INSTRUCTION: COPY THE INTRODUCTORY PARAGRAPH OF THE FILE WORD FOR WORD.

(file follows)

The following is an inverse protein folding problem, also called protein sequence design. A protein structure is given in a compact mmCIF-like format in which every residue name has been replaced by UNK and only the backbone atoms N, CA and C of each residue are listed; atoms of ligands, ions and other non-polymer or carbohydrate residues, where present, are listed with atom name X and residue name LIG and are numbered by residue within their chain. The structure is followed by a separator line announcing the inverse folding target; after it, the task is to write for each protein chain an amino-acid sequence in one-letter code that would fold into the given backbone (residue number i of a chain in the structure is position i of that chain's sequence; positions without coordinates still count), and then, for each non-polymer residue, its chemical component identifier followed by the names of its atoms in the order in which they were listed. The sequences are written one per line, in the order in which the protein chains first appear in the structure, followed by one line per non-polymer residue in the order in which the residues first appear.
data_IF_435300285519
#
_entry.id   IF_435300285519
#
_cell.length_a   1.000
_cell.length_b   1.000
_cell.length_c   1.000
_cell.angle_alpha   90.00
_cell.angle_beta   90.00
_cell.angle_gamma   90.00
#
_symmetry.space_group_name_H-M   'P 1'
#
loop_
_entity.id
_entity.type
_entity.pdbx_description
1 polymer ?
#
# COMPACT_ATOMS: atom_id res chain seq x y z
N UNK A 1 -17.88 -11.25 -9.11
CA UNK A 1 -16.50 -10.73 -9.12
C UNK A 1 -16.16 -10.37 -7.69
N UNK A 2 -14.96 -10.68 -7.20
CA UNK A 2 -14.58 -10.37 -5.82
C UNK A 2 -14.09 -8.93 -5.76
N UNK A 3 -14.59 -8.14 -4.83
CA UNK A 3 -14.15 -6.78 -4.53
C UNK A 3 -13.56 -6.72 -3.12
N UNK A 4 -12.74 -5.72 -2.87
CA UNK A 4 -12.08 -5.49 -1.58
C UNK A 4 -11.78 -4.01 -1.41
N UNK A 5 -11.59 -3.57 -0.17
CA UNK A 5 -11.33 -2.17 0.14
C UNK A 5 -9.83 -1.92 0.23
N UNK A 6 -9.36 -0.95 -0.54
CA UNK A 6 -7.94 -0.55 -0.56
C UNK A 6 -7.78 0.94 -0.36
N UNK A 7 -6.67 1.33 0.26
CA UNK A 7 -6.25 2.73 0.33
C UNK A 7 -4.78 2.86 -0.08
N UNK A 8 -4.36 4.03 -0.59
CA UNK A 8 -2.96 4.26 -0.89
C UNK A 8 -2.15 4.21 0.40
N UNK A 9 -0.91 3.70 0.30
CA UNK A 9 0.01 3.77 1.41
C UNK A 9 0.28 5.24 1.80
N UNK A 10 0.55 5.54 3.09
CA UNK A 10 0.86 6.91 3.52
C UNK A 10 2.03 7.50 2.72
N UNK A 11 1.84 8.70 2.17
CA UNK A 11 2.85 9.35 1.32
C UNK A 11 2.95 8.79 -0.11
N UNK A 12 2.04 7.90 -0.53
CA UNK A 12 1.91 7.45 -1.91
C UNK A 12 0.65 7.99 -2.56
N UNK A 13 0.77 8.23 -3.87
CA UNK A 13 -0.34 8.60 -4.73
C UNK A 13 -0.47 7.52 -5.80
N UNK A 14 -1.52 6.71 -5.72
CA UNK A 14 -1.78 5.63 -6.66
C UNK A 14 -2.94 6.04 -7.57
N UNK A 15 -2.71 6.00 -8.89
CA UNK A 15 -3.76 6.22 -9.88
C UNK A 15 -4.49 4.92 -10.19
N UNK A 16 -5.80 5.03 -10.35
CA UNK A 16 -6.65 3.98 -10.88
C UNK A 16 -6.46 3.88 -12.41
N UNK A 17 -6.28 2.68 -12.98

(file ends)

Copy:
The following is an inverse protein folding problem, also called protein sequence design. A protein structure is given in a compact mmCIF-like format in which every residue name has been replaced by UNK and only the backbone atoms N, CA and C of each residue are listed; atoms of ligands, ions and other non-polymer or carbohydrate residues, where present, are listed with atom name X and residue name LIG and are numbered by residue within their chain. The structure is followed by a separator line announcing the inverse folding target; after it, the task is to write for each protein chain an amino-acid sequence in one-letter code that would fold into the given backbone (residue number i of a chain in the structure is position i of that chain's sequence; positions without coordinates still count), and then, for each non-polymer residue, its chemical component identifier followed by the names of its atoms in the order in which they were listed. The sequences are written one per line, in the order in which the protein chains first appear in the structure, followed by one line per non-polymer residue in the order in which the residues first appear.